Students get down to business as fall semester begins
Some faculty define and clarify their course syllabus on the first day of class, but others, Regan Lynn explained, “like to jump right into the material.”
Diving headfirst into her courses is routine for the senior from Smithfield, Virginia, she said, while flipping through notes soon after attending one of her first classes of the fall semester.
Lynn is ready to get the academic year started. She’s a senior, so it’s her last year as an undergraduate at Radford University. She’s an allied health sciences major and an Ames Scholar, meaning she will be conducting meaningful and impactful research with faculty this year.
“I’m thinking about doing research on the differences between sumo deadlift and deadlift and looking at which puts more pressure on the back,” explained Lynn, a former high school athlete who is planning to attend graduate school for physical therapy next year.
“Radford is my top choice,” she said, listing potential physical therapy graduate schools. “I really like it here.”
Meanwhile, across campus, freshman Lucas Moyer sat in Kyle Hall examining his course schedule and contemplating his first year as a college student.
“I like small college campuses, so Radford is perfect,” says Moyer, who has already declared criminal justice as a major because he “likes to help people.” He’s planning on “maybe” becoming a lawyer someday. But that’s still some time away. For now, he’s still reflecting on the past weekend, when he played blackjack at the Bonnie Bash, looking forward to the English class he has this semester – “the professor seems really cool,” he said – and ultimately his path toward becoming a college graduate. He’ll be the first in his family to do so.
Lynn and Moyer were just two of the thousands of Radford University students who returned to the man campus and the Radford University Carilion (RUC) location in Roanoke over the past couple of weeks. The process began with move-in on Aug. 17, which was followed by a weekend of fun and games at the Bonnie Bash social event on main campus, as well as a welcome back bash on Aug. 26 and the always-popular Club Fair the following day. But that wasn’t all; welcome back to campus week brought new-to-Radford students together for a convocation, picnic and Class of 2025 photo.
Lynn spent most of the week before classes began catching up with friends and helping them transition back to campus. “Every time I turned around, someone was like, ‘Regan, can you help me move in?’ she said with a laugh.
Moyer moved in Wednesday, with his mom providing a helping hand. “It was really hot,” he recalled.
But the day before, when Brianna Holland moved into her residence hall, “it poured, and I got soaked,” the freshman from Laurel Fork, Virginia, said. That was the first day of move-in, and the day the remnants of Tropical Storm Fred splashed across the region.
Despite the rain, “everyone here was so helpful,” Holland said. Thoughts of that day triggered in her mind the many reasons she chose to enroll at Radford. “It’s a great community of people. There are so many great opportunities here,” including the psychology and pre-law programs,” she noted.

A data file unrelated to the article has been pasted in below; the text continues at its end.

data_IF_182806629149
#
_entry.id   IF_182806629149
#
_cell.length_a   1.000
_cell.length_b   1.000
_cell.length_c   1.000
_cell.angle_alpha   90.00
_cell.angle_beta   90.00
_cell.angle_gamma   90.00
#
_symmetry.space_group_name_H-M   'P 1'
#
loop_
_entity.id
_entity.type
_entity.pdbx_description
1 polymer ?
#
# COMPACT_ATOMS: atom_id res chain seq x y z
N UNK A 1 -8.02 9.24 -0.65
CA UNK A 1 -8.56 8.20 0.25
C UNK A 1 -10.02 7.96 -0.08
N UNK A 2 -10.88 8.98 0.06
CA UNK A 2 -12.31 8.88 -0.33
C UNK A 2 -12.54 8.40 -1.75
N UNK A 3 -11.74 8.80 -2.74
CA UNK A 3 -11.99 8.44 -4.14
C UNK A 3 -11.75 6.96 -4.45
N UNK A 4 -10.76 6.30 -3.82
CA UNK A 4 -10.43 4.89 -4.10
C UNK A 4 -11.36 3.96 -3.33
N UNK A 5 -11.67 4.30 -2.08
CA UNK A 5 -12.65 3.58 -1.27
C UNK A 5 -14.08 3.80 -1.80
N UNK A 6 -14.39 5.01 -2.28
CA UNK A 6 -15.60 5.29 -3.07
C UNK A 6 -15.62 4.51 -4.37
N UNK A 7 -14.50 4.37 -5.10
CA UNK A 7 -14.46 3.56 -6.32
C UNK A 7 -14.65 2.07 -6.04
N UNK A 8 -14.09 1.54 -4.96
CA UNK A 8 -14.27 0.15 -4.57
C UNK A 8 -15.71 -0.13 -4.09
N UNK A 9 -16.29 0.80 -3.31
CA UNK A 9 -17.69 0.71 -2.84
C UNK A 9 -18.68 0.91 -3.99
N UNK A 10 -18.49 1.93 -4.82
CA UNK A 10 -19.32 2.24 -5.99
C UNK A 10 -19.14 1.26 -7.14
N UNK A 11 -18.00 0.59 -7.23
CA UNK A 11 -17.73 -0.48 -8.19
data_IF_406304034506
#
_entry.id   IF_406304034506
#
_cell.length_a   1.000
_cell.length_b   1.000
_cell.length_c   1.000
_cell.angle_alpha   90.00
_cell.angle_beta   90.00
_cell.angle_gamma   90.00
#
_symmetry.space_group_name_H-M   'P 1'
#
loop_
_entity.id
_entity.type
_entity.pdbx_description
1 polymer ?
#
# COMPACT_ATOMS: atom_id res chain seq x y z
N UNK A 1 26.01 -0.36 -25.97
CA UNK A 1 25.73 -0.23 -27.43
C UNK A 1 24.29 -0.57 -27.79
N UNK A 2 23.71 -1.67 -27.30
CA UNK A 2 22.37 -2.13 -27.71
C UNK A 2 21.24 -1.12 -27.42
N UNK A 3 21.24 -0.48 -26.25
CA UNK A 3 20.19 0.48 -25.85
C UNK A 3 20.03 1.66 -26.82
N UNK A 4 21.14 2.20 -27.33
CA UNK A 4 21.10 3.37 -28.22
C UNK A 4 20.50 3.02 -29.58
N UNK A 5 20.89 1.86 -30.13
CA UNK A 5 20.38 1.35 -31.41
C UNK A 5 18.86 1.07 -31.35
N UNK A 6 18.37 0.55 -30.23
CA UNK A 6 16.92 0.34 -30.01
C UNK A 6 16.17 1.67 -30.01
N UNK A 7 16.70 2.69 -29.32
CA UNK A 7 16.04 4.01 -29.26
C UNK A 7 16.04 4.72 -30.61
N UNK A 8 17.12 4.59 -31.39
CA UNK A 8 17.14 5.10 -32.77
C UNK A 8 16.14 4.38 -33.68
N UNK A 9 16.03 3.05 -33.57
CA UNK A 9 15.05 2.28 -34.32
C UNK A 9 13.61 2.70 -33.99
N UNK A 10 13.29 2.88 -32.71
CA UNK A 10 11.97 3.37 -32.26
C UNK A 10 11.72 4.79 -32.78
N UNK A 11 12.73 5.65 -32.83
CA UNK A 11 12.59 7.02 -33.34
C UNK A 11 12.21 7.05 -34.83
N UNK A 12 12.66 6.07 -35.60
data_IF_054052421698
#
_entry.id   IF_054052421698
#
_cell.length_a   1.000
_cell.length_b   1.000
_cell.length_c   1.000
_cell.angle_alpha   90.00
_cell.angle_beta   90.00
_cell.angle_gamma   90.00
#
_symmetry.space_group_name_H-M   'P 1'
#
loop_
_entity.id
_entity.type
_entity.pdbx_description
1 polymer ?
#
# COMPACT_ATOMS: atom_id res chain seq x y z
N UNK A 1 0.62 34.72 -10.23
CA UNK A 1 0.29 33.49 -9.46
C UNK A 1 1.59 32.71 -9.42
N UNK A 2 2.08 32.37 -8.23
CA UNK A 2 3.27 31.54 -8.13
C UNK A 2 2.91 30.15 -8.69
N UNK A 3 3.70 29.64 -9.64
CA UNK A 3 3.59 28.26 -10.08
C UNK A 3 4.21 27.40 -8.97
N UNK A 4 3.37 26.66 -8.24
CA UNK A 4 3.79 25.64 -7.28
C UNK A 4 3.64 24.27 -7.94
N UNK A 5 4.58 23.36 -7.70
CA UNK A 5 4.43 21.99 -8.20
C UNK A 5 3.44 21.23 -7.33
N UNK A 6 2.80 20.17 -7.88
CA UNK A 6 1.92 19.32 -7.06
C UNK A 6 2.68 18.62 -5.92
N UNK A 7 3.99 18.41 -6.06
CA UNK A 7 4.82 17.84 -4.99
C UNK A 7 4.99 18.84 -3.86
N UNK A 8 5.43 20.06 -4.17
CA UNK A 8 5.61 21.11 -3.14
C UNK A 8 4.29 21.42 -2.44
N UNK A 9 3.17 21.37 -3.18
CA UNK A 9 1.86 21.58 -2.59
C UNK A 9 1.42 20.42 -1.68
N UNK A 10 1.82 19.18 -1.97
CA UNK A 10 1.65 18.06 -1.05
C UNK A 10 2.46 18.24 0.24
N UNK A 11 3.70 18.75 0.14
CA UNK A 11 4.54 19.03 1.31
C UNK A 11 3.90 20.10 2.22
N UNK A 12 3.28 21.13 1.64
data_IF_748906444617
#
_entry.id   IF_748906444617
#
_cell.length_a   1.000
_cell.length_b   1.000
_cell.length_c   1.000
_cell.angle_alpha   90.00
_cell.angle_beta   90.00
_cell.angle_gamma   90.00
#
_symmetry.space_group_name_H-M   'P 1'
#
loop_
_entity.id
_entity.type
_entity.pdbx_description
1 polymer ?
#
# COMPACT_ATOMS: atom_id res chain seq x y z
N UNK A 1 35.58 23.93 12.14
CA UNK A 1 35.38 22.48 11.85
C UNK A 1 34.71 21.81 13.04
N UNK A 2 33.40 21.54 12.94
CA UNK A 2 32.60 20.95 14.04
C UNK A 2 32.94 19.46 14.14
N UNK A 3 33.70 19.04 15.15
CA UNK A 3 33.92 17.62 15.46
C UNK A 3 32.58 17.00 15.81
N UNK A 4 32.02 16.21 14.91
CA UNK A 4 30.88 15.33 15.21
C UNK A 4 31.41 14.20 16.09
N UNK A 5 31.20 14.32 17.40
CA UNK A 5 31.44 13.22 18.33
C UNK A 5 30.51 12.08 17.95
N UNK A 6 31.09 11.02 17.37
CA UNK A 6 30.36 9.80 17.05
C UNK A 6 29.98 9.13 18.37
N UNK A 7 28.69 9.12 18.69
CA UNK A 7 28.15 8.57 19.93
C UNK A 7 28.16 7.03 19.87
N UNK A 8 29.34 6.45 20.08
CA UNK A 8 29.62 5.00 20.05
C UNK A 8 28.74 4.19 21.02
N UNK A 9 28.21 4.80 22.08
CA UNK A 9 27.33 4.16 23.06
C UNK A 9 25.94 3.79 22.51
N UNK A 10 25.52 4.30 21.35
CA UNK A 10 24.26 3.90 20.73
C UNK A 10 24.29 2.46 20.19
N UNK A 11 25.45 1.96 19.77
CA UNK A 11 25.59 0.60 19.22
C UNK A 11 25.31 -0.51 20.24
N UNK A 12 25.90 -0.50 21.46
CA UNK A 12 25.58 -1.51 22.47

For Sam Caylor and his mom, move-in was an experience that spanned the emotional spectrum. The new academic year is Caylor’s first on campus; he spent his freshman year learning virtually at his home.
“It’s all new to me, and I think it’s going to be a fun year,” said the sophomore from Arrington, Virginia, as his mother, Jessica Szeman, looked on, smiling, with loads of gray grocery bags in her arms.
“Of course, I’m going to miss him terribly. I already cried in the freezer section at Walmart this morning,” Szeman confessed. “But, I’m extremely, super excited for him.”
Radford University Carilion (RUC) students moved into residence halls at the Patrick Henry, about a block away from RUC’s location in downtown Roanoke, Aug. 18-20. Approximately 90 students moved into rooms on the third, fourth and fifth floors of the building.
“Moving is easy and hard at the same time,” emergency services student Fatima Moncon said. “The easy part is getting everything in with these bins that my mom labeled. The hard part is finding a place to fit everything.”
On another floor, respiratory therapy student Lyndsey Newman was hard at work moving into her room with the help of her parents. “So far, moving in has gone smooth,” Newman said. “I’m looking forward to venturing out on my own and making new friends on my own time, but getting settled in here is the first step.”
Colton Chandler, an emergency services student, said independence was the best part of moving in to the residence hall, but he was also happy to be part of the RUC family.
“I’m proud to be a Highlander because I love the community in Roanoke and at RUC,” Chandler said. “The welcome I’ve received so far has been great. I couldn’t have asked for more.”